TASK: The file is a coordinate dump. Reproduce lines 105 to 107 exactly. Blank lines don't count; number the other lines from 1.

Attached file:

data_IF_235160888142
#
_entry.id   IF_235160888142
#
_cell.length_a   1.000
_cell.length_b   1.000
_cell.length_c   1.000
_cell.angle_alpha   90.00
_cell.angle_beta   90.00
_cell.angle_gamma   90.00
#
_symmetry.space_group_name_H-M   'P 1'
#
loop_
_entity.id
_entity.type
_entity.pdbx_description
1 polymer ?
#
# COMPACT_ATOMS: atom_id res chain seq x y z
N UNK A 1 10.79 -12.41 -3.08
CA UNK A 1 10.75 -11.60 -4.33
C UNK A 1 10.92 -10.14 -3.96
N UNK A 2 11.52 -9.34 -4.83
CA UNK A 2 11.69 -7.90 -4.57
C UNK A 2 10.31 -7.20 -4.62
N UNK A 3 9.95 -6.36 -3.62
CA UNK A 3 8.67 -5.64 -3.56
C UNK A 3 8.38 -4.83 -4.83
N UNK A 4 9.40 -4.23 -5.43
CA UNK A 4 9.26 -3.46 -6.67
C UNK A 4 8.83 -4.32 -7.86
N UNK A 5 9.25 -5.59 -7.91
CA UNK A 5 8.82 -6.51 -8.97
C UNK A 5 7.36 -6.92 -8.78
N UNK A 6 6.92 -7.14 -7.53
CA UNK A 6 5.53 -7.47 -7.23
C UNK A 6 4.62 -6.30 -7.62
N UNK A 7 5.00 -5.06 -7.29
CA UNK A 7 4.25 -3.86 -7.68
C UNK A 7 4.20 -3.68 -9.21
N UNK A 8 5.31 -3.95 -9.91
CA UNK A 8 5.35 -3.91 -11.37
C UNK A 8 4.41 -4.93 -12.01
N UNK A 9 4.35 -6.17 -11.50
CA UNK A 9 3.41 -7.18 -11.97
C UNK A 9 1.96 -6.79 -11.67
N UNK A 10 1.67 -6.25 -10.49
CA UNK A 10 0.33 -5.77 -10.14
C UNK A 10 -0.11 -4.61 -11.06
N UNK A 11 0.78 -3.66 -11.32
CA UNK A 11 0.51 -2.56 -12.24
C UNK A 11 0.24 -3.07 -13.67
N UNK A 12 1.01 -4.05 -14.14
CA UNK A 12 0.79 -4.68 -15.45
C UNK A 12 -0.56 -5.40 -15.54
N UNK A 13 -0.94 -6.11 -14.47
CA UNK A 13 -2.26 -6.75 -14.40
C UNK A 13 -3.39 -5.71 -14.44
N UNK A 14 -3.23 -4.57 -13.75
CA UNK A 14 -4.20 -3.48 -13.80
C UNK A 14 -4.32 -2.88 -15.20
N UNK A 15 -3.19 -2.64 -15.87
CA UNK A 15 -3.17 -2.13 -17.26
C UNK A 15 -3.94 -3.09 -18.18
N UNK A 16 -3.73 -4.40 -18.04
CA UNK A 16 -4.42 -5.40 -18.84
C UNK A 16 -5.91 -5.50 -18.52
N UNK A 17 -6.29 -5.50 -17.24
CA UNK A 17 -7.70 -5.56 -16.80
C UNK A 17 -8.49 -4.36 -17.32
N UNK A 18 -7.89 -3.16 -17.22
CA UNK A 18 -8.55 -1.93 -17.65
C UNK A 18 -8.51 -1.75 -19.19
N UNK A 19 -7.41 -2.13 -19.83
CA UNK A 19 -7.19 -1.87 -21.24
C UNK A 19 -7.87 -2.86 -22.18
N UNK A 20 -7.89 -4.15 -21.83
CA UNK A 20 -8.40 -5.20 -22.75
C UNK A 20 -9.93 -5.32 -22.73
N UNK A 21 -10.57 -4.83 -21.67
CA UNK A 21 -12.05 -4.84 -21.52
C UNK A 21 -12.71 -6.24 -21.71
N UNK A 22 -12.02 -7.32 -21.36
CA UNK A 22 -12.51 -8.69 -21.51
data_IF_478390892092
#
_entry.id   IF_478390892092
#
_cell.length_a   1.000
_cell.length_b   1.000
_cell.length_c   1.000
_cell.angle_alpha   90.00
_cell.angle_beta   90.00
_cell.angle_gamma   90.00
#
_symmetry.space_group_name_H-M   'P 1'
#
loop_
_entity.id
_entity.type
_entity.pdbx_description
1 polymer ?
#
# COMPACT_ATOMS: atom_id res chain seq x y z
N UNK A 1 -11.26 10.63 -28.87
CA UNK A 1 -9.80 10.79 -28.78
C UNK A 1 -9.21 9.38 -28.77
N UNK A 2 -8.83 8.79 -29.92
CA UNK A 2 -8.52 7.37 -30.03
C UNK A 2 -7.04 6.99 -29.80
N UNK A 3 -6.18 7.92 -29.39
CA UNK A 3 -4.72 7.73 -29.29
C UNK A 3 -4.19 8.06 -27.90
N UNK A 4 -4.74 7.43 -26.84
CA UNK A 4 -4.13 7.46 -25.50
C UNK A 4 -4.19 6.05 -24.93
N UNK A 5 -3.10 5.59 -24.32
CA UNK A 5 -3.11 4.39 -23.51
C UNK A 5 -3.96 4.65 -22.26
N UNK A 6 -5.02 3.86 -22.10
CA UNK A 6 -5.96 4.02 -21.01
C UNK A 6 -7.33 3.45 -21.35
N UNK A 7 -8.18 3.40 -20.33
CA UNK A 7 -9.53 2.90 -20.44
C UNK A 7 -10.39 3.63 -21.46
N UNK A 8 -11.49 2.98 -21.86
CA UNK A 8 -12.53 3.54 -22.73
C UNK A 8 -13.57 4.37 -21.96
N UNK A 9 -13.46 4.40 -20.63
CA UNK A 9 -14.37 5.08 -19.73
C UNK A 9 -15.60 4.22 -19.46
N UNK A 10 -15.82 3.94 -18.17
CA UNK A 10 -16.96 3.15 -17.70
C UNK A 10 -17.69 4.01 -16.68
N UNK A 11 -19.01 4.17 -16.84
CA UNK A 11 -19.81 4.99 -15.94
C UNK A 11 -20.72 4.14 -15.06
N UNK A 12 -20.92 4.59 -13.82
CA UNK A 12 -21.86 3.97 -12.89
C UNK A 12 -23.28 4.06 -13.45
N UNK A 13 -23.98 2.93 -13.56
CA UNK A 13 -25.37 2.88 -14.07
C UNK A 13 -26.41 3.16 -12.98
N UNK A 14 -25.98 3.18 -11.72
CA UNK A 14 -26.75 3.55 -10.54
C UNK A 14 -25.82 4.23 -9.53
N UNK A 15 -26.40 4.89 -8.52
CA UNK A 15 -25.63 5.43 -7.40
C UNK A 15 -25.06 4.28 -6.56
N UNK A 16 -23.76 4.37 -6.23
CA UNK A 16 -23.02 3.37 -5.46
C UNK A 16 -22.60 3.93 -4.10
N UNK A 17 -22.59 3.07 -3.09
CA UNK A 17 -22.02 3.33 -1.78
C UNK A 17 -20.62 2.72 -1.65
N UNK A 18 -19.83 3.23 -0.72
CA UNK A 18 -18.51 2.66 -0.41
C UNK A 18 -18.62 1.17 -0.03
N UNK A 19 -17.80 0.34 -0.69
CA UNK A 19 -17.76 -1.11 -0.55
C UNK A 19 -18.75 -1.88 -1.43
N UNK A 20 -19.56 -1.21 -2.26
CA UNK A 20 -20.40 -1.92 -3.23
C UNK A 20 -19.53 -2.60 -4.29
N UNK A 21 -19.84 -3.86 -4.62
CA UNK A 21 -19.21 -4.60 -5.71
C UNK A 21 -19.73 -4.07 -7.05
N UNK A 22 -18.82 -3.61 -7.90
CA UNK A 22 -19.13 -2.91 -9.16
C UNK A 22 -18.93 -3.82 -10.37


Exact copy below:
# COMPACT_ATOMS: atom_id res chain seq x y z
N UNK A 1 -11.26 10.63 -28.87
CA UNK A 1 -9.80 10.79 -28.78